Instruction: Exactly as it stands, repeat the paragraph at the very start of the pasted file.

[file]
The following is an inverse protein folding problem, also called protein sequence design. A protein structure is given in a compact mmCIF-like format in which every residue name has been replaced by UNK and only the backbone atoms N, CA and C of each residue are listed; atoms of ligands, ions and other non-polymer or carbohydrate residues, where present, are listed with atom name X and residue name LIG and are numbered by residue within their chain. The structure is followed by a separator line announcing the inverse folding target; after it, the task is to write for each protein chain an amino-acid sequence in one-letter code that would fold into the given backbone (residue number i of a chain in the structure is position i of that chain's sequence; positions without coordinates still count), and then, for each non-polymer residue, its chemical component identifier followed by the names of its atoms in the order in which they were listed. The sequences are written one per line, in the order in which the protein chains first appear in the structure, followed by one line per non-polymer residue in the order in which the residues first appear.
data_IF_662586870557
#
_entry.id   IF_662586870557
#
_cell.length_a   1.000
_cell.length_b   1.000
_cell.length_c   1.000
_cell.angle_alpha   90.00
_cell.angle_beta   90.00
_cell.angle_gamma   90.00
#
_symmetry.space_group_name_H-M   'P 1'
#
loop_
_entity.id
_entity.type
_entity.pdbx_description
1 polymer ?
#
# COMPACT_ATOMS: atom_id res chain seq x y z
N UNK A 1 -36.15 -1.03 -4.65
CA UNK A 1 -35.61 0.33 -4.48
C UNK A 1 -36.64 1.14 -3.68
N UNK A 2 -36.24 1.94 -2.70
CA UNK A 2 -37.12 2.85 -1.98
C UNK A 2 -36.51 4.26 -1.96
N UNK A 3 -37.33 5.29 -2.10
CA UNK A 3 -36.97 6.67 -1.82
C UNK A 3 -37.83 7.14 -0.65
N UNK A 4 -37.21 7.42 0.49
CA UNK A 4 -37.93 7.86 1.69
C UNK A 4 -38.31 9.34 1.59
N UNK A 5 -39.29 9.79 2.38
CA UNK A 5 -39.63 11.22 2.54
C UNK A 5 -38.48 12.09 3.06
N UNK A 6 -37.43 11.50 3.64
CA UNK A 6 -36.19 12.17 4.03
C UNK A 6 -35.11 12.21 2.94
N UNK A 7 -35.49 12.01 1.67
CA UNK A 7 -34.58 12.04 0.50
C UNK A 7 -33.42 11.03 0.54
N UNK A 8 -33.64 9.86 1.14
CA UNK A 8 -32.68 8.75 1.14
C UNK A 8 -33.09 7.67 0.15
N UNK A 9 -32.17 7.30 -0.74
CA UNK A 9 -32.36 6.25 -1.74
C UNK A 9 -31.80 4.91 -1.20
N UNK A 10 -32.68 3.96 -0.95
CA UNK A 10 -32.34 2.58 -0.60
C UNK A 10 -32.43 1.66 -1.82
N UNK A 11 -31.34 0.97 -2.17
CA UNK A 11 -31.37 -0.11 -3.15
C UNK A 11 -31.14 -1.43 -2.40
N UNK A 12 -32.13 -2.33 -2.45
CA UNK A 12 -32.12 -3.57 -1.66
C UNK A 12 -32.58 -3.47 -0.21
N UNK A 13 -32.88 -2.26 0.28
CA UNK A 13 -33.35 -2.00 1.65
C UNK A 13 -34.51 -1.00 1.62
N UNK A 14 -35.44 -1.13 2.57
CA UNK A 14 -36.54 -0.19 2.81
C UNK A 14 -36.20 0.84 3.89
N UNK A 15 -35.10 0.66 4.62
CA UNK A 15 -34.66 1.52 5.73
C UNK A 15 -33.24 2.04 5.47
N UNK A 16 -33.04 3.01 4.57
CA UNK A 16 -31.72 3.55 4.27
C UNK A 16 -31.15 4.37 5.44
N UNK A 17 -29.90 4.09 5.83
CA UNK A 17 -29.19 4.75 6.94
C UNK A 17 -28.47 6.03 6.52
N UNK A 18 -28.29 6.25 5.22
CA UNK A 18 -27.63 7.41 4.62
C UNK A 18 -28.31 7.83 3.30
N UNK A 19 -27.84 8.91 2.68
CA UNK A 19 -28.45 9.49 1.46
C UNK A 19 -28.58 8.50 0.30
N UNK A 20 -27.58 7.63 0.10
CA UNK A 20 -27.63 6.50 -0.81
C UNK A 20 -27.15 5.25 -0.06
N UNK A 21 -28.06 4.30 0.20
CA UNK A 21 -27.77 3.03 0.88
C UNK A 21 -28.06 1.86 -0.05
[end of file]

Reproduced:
The following is an inverse protein folding problem, also called protein sequence design. A protein structure is given in a compact mmCIF-like format in which every residue name has been replaced by UNK and only the backbone atoms N, CA and C of each residue are listed; atoms of ligands, ions and other non-polymer or carbohydrate residues, where present, are listed with atom name X and residue name LIG and are numbered by residue within their chain. The structure is followed by a separator line announcing the inverse folding target; after it, the task is to write for each protein chain an amino-acid sequence in one-letter code that would fold into the given backbone (residue number i of a chain in the structure is position i of that chain's sequence; positions without coordinates still count), and then, for each non-polymer residue, its chemical component identifier followed by the names of its atoms in the order in which they were listed. The sequences are written one per line, in the order in which the protein chains first appear in the structure, followed by one line per non-polymer residue in the order in which the residues first appear.